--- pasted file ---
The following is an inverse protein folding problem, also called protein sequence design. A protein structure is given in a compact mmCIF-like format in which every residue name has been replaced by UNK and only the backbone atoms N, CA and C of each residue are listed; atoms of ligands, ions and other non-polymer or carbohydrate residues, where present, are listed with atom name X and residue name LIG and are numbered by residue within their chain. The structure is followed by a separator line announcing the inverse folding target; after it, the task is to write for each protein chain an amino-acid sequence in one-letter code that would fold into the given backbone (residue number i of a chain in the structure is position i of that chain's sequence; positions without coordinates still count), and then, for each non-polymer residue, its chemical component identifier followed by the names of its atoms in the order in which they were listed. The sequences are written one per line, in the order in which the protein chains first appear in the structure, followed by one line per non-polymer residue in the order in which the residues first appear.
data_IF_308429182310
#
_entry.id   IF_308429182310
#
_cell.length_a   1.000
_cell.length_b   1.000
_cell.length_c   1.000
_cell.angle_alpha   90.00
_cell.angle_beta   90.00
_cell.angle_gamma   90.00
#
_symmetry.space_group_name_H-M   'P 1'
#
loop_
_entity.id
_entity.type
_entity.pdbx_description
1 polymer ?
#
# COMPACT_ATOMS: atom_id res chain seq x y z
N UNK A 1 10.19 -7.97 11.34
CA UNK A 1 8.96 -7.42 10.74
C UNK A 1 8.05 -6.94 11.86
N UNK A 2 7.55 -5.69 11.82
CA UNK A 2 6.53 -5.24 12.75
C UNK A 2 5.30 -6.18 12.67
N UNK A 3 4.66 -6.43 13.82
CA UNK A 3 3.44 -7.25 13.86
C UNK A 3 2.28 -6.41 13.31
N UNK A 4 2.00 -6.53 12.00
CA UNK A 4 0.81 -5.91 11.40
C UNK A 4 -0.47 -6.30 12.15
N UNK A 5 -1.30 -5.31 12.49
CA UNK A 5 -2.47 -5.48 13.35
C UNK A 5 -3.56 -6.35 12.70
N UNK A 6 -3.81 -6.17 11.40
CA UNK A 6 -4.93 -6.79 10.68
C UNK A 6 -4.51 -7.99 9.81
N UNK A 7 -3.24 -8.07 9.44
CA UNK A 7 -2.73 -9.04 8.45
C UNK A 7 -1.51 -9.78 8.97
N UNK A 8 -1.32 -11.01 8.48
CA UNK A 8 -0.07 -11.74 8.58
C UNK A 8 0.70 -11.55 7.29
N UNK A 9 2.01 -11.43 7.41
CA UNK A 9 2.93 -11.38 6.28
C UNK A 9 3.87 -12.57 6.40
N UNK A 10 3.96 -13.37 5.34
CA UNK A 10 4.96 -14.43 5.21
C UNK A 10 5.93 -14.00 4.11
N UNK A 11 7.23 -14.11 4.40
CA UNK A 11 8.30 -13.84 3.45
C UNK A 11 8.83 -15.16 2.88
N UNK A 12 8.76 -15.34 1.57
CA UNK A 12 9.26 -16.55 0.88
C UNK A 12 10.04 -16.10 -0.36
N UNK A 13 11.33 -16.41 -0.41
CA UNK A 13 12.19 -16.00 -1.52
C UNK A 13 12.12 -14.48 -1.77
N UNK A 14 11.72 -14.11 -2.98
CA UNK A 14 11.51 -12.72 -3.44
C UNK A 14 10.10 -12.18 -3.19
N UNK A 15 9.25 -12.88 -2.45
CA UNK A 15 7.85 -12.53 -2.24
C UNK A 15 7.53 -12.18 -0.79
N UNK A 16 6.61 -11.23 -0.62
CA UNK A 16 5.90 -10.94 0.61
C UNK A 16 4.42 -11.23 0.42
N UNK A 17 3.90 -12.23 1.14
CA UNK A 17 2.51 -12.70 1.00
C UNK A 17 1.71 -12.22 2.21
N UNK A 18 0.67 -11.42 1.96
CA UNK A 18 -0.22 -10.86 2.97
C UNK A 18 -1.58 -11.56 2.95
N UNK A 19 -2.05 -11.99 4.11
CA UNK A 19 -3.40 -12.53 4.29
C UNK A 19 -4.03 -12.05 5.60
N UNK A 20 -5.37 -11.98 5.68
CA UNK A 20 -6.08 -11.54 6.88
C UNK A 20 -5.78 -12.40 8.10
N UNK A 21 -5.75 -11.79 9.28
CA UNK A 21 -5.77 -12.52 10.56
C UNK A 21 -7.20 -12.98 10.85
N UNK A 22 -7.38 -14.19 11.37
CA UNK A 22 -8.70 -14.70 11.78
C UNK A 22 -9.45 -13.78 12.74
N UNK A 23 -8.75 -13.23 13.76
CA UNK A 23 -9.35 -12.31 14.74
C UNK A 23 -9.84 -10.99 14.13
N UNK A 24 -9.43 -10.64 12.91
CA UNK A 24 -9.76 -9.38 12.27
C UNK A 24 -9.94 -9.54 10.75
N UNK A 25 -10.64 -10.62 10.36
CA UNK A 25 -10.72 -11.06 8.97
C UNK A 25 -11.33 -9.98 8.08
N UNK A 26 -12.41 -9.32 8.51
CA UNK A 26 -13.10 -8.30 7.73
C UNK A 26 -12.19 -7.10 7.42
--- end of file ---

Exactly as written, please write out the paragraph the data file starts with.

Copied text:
The following is an inverse protein folding problem, also called protein sequence design. A protein structure is given in a compact mmCIF-like format in which every residue name has been replaced by UNK and only the backbone atoms N, CA and C of each residue are listed; atoms of ligands, ions and other non-polymer or carbohydrate residues, where present, are listed with atom name X and residue name LIG and are numbered by residue within their chain. The structure is followed by a separator line announcing the inverse folding target; after it, the task is to write for each protein chain an amino-acid sequence in one-letter code that would fold into the given backbone (residue number i of a chain in the structure is position i of that chain's sequence; positions without coordinates still count), and then, for each non-polymer residue, its chemical component identifier followed by the names of its atoms in the order in which they were listed. The sequences are written one per line, in the order in which the protein chains first appear in the structure, followed by one line per non-polymer residue in the order in which the residues first appear.